Staunton, May 10 – Speaking in Sevastopol in Russian-occupied Crimea, President Vladimir Putin called on all countries “to respect the right of Russians to self-determination,” but he failed to note, Boris Vishnevsky points out, that there is no such right for peoples on the territory of the Russian Federation.
In an Ekho Moskvy blog post today, Vishnevsky, a deputy in the St. Petersburg legislature, points out that Article 4 of the Russian Constitution speaks about guaranteeing the territorial integrity of the Russian Federation and that Article 5 specifies that self-determination of its peoples takes place within its borders.
In Soviet times, Vishnevsky continues, union republics had the constitutional right to exit, which in 1991 they used. But “in the Russian Federation, the situation is different in principle: not a single subject of the Russian Federation has the right to leave” and any who advocate that will now be punished severely.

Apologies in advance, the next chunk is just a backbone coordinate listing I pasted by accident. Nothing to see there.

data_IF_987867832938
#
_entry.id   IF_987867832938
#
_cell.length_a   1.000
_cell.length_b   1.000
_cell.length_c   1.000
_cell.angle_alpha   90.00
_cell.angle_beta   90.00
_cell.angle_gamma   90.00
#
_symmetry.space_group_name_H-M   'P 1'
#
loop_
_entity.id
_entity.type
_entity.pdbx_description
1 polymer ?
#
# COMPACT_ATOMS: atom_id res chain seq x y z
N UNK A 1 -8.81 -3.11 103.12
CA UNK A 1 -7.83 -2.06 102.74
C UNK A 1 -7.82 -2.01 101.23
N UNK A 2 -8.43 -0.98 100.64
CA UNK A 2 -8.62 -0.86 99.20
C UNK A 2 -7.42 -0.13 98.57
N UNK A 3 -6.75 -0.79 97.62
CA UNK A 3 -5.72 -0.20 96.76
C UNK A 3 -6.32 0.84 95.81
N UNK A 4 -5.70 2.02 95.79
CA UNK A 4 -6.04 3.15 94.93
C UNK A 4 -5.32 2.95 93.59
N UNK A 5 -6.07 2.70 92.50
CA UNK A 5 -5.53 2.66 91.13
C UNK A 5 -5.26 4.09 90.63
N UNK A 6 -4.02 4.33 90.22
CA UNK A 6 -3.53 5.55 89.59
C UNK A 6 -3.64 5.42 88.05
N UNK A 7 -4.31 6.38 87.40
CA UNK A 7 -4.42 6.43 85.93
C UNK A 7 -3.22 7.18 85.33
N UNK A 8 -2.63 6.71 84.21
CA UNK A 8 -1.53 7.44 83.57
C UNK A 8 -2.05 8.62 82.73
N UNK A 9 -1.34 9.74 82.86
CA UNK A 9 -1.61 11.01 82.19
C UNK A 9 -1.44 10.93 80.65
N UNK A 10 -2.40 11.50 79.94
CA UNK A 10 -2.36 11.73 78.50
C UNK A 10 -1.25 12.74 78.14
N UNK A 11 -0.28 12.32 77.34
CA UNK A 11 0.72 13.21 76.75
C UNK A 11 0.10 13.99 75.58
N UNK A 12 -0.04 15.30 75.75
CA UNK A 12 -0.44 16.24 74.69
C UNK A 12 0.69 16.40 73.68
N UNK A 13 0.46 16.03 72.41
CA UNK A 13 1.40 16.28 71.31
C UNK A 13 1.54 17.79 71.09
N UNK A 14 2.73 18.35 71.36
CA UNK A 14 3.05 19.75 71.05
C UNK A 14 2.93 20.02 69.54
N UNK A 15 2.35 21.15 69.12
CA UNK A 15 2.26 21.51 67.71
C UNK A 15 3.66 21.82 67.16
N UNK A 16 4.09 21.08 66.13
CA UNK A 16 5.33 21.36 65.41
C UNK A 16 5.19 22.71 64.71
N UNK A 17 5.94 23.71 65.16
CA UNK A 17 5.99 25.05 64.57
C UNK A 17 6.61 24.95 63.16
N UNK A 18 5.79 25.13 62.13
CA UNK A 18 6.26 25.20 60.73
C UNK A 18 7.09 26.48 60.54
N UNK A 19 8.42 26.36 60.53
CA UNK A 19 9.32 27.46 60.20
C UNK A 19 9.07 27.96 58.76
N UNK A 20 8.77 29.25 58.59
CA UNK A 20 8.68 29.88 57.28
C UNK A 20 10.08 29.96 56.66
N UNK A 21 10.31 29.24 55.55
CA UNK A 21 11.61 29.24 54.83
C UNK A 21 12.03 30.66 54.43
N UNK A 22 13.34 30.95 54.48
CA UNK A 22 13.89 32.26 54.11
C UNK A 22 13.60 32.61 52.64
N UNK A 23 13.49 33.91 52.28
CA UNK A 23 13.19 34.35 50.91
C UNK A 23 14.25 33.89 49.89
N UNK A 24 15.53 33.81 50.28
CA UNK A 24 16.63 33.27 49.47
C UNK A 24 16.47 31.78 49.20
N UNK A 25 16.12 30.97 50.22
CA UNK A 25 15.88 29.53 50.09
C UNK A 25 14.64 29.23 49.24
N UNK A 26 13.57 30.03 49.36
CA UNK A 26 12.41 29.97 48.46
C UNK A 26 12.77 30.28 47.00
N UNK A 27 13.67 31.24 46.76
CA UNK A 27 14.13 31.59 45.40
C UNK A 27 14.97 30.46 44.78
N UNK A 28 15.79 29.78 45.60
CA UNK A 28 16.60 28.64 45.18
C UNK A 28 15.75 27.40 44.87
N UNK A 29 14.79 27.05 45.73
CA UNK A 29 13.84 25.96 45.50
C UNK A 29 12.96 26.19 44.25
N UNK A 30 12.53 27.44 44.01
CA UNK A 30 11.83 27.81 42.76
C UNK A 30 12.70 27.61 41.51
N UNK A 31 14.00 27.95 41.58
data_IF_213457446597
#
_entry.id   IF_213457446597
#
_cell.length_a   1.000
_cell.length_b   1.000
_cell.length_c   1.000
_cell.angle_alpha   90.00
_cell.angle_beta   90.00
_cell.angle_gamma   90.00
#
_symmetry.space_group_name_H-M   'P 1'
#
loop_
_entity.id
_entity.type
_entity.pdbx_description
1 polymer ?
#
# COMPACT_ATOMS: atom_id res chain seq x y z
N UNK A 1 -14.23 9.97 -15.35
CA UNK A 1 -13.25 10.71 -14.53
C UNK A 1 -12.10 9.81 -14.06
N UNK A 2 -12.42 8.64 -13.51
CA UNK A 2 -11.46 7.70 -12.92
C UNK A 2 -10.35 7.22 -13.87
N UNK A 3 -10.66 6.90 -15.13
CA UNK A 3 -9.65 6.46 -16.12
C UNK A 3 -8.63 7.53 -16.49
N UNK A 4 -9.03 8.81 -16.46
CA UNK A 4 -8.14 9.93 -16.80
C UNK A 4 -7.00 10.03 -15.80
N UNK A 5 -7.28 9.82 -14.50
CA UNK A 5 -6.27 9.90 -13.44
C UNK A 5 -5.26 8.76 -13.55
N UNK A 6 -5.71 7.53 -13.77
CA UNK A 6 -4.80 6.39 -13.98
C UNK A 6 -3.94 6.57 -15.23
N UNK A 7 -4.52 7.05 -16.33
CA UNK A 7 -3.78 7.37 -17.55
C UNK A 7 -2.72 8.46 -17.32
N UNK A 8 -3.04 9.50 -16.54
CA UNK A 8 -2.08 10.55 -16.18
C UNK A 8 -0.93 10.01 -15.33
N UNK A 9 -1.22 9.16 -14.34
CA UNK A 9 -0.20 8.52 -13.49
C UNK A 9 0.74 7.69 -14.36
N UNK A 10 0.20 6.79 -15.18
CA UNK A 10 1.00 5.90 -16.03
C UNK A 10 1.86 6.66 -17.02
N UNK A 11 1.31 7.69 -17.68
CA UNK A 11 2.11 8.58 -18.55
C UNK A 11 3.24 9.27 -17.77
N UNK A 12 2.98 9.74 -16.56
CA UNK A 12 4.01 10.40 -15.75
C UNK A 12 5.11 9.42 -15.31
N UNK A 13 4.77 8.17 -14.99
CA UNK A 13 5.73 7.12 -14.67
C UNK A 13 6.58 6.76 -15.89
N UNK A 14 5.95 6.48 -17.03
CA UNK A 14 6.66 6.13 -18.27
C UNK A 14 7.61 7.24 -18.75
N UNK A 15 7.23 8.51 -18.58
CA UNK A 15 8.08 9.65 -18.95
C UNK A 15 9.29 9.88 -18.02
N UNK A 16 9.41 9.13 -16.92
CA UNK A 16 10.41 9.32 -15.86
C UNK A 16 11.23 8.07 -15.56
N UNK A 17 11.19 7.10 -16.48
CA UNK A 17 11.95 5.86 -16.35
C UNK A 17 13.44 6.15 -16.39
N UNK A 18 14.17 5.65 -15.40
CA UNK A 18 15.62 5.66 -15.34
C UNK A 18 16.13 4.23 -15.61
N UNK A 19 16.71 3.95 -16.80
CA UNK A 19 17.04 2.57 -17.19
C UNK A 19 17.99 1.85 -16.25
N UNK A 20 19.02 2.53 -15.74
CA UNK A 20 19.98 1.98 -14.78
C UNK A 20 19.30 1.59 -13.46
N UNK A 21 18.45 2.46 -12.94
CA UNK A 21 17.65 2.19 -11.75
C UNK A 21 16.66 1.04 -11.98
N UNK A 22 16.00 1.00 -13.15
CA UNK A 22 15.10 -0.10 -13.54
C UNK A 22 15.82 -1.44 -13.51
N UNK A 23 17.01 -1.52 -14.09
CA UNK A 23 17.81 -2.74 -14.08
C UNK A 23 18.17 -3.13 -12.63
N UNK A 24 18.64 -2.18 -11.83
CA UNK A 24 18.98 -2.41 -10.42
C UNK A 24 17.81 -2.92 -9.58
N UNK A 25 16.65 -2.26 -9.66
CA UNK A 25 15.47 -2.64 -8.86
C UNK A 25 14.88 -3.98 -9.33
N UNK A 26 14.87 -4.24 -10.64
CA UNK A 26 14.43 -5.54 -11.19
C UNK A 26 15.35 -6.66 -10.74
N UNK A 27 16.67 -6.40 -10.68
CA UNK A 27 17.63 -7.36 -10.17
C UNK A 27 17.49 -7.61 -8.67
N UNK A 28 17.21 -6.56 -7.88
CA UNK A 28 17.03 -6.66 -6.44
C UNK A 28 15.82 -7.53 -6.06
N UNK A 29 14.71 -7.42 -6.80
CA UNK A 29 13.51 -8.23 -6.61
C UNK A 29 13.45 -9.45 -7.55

“In other words, the Russian president is calling for respecting a right which does not exist in Russia and is doing so on the territory of Crimea which was annexed by Russia after its ‘act of self-determination’ which Russia warmly supported but which was prohibited by the laws of Ukraine just as such actions are by Russian laws.”
And this hypocritical position, demanding rights for one’s own group that one is not prepared to recognize let alone defend for others, is further deepened by Putin’s denunciations of Ukrainian actions to try to maintain the territorial integrity of that country if one recalls how Putin himself “’respected’ the right to self-determination in Chechnya.”